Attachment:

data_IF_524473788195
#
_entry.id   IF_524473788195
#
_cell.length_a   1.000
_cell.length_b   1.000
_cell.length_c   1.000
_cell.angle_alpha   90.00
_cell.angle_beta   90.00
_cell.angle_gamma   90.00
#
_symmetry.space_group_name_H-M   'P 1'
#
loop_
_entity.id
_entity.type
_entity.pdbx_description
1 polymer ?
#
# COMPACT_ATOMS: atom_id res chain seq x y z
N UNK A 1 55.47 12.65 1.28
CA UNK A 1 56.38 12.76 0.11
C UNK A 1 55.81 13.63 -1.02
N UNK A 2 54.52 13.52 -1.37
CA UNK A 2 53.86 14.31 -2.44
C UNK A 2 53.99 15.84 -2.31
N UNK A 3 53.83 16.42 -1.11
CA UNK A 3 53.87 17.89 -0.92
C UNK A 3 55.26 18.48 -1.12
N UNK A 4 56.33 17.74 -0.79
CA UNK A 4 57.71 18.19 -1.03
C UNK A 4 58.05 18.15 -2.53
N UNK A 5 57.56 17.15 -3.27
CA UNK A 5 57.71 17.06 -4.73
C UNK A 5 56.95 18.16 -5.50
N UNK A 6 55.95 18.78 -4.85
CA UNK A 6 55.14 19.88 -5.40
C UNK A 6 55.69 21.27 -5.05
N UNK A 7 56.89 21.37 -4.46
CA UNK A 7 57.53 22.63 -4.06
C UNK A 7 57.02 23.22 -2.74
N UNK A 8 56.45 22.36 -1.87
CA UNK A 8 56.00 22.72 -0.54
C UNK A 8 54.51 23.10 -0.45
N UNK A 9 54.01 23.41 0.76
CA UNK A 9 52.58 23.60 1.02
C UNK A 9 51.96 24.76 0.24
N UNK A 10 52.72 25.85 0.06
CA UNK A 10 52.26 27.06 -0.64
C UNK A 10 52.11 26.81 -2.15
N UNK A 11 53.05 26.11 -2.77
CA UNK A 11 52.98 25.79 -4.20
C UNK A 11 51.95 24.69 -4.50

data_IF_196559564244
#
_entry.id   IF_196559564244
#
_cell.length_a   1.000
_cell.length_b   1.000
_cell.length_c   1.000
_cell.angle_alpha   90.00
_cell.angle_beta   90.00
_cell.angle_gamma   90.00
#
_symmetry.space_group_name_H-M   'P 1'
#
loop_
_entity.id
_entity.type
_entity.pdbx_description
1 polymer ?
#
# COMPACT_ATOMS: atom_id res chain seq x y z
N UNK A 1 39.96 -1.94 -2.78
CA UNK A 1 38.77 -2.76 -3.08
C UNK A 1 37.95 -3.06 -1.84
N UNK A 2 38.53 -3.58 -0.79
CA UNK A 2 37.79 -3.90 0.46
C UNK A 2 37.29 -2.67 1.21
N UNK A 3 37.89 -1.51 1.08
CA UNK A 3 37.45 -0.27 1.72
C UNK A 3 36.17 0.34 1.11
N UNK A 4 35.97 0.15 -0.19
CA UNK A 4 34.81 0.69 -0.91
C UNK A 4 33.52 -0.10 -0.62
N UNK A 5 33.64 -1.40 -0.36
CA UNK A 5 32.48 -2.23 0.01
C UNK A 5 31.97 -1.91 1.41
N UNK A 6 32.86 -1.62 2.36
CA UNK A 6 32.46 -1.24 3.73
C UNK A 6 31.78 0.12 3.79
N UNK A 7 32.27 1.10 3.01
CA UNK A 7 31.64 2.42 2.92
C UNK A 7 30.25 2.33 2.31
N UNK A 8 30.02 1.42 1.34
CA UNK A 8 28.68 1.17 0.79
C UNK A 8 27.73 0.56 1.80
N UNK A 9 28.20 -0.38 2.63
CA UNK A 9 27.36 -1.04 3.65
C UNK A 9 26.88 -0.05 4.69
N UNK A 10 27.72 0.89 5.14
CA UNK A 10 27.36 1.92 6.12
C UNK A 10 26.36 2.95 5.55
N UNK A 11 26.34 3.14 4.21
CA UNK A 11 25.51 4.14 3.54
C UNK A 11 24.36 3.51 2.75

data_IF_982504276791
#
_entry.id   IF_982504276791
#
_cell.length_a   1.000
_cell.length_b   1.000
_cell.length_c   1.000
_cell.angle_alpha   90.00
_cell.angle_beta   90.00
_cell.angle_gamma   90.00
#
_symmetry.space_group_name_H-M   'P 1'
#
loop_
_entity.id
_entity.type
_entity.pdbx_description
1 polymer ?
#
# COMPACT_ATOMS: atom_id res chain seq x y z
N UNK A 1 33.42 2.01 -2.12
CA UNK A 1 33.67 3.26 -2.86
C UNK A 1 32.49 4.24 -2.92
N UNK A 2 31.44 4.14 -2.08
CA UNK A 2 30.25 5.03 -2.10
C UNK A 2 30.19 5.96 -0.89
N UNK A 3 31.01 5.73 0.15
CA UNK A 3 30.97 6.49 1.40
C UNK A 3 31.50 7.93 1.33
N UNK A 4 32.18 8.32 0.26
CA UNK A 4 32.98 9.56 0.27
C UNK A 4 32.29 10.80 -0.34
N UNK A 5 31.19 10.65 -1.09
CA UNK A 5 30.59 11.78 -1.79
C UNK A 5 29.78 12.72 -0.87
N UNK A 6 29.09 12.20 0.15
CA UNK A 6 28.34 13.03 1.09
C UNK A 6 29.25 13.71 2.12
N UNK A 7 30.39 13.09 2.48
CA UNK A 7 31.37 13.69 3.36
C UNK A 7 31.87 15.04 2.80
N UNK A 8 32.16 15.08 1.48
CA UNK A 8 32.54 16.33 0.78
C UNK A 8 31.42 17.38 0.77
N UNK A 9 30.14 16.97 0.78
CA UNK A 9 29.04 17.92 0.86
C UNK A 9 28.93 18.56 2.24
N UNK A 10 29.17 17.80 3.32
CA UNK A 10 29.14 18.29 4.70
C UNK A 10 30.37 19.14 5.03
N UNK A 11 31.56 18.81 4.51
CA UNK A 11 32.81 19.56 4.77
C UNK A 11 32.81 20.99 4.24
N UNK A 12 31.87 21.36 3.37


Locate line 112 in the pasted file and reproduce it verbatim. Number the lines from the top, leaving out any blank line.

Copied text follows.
_cell.length_b   1.000